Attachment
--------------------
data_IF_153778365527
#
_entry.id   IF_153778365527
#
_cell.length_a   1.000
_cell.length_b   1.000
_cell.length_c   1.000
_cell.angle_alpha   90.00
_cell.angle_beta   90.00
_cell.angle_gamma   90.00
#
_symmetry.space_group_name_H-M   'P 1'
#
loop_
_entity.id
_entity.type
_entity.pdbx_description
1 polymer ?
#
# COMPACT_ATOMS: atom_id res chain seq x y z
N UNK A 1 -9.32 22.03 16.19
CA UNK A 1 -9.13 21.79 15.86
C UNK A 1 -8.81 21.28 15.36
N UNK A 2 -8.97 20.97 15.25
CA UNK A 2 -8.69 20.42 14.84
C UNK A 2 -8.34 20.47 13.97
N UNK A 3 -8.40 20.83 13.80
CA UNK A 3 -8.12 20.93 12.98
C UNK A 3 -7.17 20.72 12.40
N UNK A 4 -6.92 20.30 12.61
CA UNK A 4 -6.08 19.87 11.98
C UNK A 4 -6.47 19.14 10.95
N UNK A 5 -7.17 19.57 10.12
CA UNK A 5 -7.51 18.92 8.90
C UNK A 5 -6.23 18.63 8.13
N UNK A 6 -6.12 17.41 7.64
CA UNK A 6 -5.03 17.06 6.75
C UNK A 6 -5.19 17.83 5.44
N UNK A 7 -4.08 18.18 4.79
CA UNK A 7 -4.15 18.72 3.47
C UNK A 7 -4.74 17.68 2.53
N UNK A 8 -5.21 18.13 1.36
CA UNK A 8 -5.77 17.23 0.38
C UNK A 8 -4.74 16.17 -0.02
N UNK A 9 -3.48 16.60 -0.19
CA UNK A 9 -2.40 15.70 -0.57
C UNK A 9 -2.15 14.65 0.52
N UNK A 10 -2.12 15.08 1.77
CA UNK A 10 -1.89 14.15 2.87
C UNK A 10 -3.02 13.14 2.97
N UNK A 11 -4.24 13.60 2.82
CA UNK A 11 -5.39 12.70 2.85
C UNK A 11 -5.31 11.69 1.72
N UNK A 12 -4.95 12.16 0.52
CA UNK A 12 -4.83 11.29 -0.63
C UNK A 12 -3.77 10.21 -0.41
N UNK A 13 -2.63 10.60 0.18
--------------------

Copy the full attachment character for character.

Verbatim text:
data_IF_153778365527
#
_entry.id   IF_153778365527
#
_cell.length_a   1.000
_cell.length_b   1.000
_cell.length_c   1.000
_cell.angle_alpha   90.00
_cell.angle_beta   90.00
_cell.angle_gamma   90.00
#
_symmetry.space_group_name_H-M   'P 1'
#
loop_
_entity.id
_entity.type
_entity.pdbx_description
1 polymer ?
#
# COMPACT_ATOMS: atom_id res chain seq x y z
N UNK A 1 -9.32 22.03 16.19
CA UNK A 1 -9.13 21.79 15.86
C UNK A 1 -8.81 21.28 15.36
N UNK A 2 -8.97 20.97 15.25
CA UNK A 2 -8.69 20.42 14.84
C UNK A 2 -8.34 20.47 13.97
N UNK A 3 -8.40 20.83 13.80
CA UNK A 3 -8.12 20.93 12.98
C UNK A 3 -7.17 20.72 12.40
N UNK A 4 -6.92 20.30 12.61
CA UNK A 4 -6.08 19.87 11.98
C UNK A 4 -6.47 19.14 10.95
N UNK A 5 -7.17 19.57 10.12
CA UNK A 5 -7.51 18.92 8.90
C UNK A 5 -6.23 18.63 8.13
N UNK A 6 -6.12 17.41 7.64
CA UNK A 6 -5.03 17.06 6.75
C UNK A 6 -5.19 17.83 5.44
N UNK A 7 -4.08 18.18 4.79
CA UNK A 7 -4.15 18.72 3.47
C UNK A 7 -4.74 17.68 2.53
N UNK A 8 -5.21 18.13 1.36
CA UNK A 8 -5.77 17.23 0.38
C UNK A 8 -4.74 16.17 -0.02
N UNK A 9 -3.48 16.60 -0.19
CA UNK A 9 -2.40 15.70 -0.57
C UNK A 9 -2.15 14.65 0.52
N UNK A 10 -2.12 15.08 1.77
CA UNK A 10 -1.89 14.15 2.87
C UNK A 10 -3.02 13.14 2.97
N UNK A 11 -4.24 13.60 2.82
CA UNK A 11 -5.39 12.70 2.85
C UNK A 11 -5.31 11.69 1.72
N UNK A 12 -4.95 12.16 0.52
CA UNK A 12 -4.83 11.29 -0.63
C UNK A 12 -3.77 10.21 -0.41
N UNK A 13 -2.63 10.60 0.18